Gallardo v. Questell, 29 F.2d 897 (1st Cir. 1928)Annotate this Case
December 18, 1928
QUESTELL et al.
Circuit Court of Appeals, First Circuit.
William Cattron Rigby, of Washington, D. C. (J. A. Lopez Acosta, of San Juan, Porto Rico, J. A. Hull, of Washington, D. C., and James R. Beverley, Atty Gen., on the brief), for appellant.
Before BINGHAM, JOHNSON, and ANDERSON, Circuit Judges.
JOHNSON, Circuit Judge.
This is an appeal from the District Court of the United States for the District of Porto Rico. No brief has been filed by the appellees. The appellant has done so and submitted an oral argument.
The bill of complaint alleges in substance that the defendants, the appellees, are copartners doing business under the firm name and style of Foreign Coffee Company; that they *898 are citizens of the United States domiciled and resident on the island of Porto Rico; that the defendant Juan G. Gallardo, is the treasurer of Porto Rico; that the complainants are engaged in the wholesale and retail business of selling coffee imported from the United States, and have invested in said business more than $15,000, and that their sales are over $50,000 annually, and they have a valuable and prospective business and good will in said business worth many times $50,000; that the complainants, in the operation of their business, propose and intend to sell, and will sell and resell, in Porto Rico coffee imported from the United States, subject to the joint resolution of the Legislature of Porto Rico approved June 5, 1919 (Laws 1919, Joint Resolution No 22); and that the defendant as the treasurer of Porto Rico has threatened to institute criminal proceedings against the complainants, and to attach, seize, and embargo their property in the event that they fail or refuse to submit to the defendant's construction of said resolution.
This resolution is set out, and in substance requires all dealers in foreign coffee, who sell or export the same, to affix to the sacks or containers in which the coffee is packed seals or stamps provided by the treasurer of Porto Rico; that all dealers to whom the act applies shall place on their places of business a sign of such form and size as approved by the treasurer of Porto Rico, upon which shall appear the number of their license and the words "Dealer in Foreign Coffee"; that no foreign coffee shall be sold, exchanged, donated, or exported unless the information expressed on the sign shall be stated on the container; and that if the coffee is a blend of foreign and Porto Rican coffees there shall appear upon the container a clear, distinct statement of the origin of the foreign coffee and its proportion of the blend.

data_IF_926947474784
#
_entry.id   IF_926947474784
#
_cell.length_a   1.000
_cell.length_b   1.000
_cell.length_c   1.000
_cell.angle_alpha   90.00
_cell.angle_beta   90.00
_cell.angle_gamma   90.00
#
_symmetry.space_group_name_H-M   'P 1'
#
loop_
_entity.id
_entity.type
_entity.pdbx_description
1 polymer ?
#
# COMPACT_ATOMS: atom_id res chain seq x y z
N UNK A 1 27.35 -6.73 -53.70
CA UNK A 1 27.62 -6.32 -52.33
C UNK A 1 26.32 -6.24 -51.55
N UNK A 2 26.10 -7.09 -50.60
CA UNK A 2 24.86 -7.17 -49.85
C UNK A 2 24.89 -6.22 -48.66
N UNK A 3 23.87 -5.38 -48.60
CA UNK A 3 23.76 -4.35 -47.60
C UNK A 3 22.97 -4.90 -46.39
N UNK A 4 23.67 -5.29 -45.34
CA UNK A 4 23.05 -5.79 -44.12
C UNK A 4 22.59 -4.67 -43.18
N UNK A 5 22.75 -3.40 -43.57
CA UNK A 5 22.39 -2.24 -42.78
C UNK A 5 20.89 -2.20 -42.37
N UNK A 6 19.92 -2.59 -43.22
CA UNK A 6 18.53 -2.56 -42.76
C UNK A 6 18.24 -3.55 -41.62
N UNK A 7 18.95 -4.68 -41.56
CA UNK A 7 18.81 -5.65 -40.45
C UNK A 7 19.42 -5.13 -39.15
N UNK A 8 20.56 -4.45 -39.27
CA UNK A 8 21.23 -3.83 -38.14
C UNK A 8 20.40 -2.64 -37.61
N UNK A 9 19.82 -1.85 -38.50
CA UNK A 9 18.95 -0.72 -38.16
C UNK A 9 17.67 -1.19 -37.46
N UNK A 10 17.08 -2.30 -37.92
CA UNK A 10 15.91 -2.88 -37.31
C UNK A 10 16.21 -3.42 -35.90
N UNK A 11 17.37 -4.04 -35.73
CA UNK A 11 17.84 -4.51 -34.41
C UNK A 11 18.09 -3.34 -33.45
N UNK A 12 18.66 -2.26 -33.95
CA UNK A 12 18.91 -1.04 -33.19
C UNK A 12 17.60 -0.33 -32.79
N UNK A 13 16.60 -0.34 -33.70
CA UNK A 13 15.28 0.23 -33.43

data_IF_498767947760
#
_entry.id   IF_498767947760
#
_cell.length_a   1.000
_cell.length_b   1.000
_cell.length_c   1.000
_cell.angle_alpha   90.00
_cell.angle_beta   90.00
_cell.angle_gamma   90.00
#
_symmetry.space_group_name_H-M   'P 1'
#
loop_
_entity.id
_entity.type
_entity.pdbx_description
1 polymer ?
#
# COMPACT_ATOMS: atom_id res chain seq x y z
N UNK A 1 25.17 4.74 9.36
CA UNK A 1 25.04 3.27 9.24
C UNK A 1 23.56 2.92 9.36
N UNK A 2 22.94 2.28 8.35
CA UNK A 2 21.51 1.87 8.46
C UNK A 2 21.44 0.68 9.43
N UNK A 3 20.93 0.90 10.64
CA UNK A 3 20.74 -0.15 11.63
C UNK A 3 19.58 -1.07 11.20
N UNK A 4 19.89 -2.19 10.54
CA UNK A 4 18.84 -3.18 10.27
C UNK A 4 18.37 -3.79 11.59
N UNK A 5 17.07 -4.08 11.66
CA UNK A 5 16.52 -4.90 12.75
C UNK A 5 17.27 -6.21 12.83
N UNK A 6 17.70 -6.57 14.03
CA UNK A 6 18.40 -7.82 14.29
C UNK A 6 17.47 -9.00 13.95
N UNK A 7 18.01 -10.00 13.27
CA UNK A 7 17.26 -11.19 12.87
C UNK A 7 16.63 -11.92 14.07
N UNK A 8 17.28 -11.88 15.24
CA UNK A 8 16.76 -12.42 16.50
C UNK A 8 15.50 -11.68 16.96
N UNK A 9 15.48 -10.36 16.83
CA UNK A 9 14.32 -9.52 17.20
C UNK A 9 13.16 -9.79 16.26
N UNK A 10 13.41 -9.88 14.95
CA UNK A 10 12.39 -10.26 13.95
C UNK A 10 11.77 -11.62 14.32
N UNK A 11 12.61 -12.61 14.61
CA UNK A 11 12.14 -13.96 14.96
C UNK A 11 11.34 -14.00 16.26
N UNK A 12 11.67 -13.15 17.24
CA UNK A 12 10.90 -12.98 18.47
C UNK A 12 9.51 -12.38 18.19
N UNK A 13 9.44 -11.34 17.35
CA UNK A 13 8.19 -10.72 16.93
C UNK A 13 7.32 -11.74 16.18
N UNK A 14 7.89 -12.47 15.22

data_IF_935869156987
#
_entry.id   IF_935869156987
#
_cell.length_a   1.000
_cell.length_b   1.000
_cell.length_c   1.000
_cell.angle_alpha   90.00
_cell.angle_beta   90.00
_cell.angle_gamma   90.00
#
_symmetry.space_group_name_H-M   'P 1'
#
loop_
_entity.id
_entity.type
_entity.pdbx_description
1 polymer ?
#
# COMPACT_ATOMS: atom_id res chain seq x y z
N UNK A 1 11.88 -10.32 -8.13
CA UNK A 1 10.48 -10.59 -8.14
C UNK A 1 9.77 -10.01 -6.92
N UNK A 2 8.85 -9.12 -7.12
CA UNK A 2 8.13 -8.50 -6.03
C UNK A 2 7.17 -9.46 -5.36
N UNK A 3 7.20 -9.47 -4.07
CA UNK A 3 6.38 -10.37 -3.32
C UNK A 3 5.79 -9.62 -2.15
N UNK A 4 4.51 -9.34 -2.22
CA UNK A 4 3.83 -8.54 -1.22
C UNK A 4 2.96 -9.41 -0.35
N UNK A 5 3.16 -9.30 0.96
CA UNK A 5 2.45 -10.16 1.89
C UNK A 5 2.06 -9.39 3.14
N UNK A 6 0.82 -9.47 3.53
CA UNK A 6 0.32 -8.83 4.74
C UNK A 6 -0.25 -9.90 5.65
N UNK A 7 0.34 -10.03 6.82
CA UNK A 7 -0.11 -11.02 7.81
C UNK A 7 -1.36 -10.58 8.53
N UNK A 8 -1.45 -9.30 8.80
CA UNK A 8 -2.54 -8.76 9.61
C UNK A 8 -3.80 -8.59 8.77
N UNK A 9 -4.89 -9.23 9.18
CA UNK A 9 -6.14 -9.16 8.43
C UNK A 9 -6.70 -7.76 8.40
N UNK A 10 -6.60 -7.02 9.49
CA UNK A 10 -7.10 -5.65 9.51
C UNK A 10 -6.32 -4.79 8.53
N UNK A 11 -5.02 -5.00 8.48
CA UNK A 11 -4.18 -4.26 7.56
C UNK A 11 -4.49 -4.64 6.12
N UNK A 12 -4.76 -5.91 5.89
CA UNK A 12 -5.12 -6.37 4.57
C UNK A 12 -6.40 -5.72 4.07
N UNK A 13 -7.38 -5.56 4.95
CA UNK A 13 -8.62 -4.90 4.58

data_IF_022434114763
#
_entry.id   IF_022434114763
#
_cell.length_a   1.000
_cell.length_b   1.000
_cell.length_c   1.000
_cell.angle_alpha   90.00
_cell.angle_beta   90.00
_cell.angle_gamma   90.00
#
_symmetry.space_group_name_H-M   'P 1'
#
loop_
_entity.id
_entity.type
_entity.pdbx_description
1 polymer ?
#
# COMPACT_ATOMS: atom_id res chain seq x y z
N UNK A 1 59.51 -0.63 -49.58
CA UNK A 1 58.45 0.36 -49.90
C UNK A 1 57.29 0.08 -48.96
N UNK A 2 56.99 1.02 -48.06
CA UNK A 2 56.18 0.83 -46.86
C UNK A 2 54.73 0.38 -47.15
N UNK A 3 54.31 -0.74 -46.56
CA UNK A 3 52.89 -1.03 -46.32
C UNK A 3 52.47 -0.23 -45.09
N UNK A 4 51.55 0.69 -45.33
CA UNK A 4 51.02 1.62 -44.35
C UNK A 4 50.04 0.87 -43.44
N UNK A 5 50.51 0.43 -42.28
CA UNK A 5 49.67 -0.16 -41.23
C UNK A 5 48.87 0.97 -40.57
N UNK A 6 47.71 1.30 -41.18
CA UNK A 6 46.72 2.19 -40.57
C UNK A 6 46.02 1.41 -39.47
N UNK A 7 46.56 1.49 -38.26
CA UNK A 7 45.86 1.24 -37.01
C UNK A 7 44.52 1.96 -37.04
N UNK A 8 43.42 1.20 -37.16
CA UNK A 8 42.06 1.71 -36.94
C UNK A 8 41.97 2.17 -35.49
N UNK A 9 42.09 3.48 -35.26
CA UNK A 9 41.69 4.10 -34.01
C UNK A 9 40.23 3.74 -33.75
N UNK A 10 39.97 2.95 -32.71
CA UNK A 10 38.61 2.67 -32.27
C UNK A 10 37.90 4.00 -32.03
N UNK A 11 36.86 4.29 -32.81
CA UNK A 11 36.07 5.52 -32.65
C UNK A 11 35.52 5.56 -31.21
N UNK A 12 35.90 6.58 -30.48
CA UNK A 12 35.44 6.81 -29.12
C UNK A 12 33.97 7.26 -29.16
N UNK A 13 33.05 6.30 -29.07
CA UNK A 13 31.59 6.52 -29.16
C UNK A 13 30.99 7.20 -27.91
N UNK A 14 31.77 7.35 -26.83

In section 6 of the act it is provided that all dealers in foreign coffee shall keep a register furnished by the treasurer of Porto Rico in which they shall enter daily the quantities of coffee entering and leaving their establishments, the country from which it comes, and the names and domiciles of the vendors and purchasers.
Section 7 provides that the dealers in blends of Porto Rican and foreign coffee shall keep another book, in which shall be entered the quantities of coffee daily blended by them, the country from which the same comes, and the proportion in which each is used in the blend, the deliveries of the same, whether because of purchase or otherwise, and the names and addresses of the vendors and purchasers or consumers.
Section 8 provides that the dealers in foreign coffee shall remit monthly to the treasurer of Porto Rico a copy under oath of the entries in their books.
Section 9 provides that violations of the act shall constitute a misdemeanor, and be punished by a minimum fine of $200, or by imprisonment for not less than 30 days, or by both, and in case of a repetition of such violation the same shall be punished by a minimum fine of $5,000, or imprisonment for not less than 3 months, or by both, and by cancellation of the license to deal in foreign or blended coffee. Original jurisdiction for violations of this act is conferred upon the district courts of Porto Rico.
Section 10 provides that the treasurer of Porto Rico is intrusted with the enforcement of the act and may promulgate regulations not incompatible therewith.
The bill further alleges that the defendant, as treasurer of Porto Rico, has threatened the complainants with criminal prosecution for the violation of this act; that the act "violates the Constitution of the United States and the interstate commerce clause because it establishes an arbitrary exemption in favor of the coffee of Porto Rico, working thus a discrimination against coffee brought from the continental United States; that said act violates the Constitution of the United States and the Organic Act of Porto Rico because it deprives your petitioners of their property without due process of law"; that the attempted enforcement of the act by the criminal prosecution threatened by the defendant as treasurer of Porto Rico will cause complainants irreparable injury, deprive them of their property and liberty without due process of law, and make it impossible for the complainants to carry on the business in which they have invested large sums of money, and that they have no adequate remedy at law.
The complainants pray for an injunction restraining the treasurer of Porto Rico from instituting criminal prosecutions against the complainants by reason of their failure to comply with said act.
Only two witnesses were heard by the court Antonio Escudero, a member of the partnership, called by the complainants, and Antonio Pereira, an internal revenue agent and coffee expert of the government of Porto Rico, called by the defendant.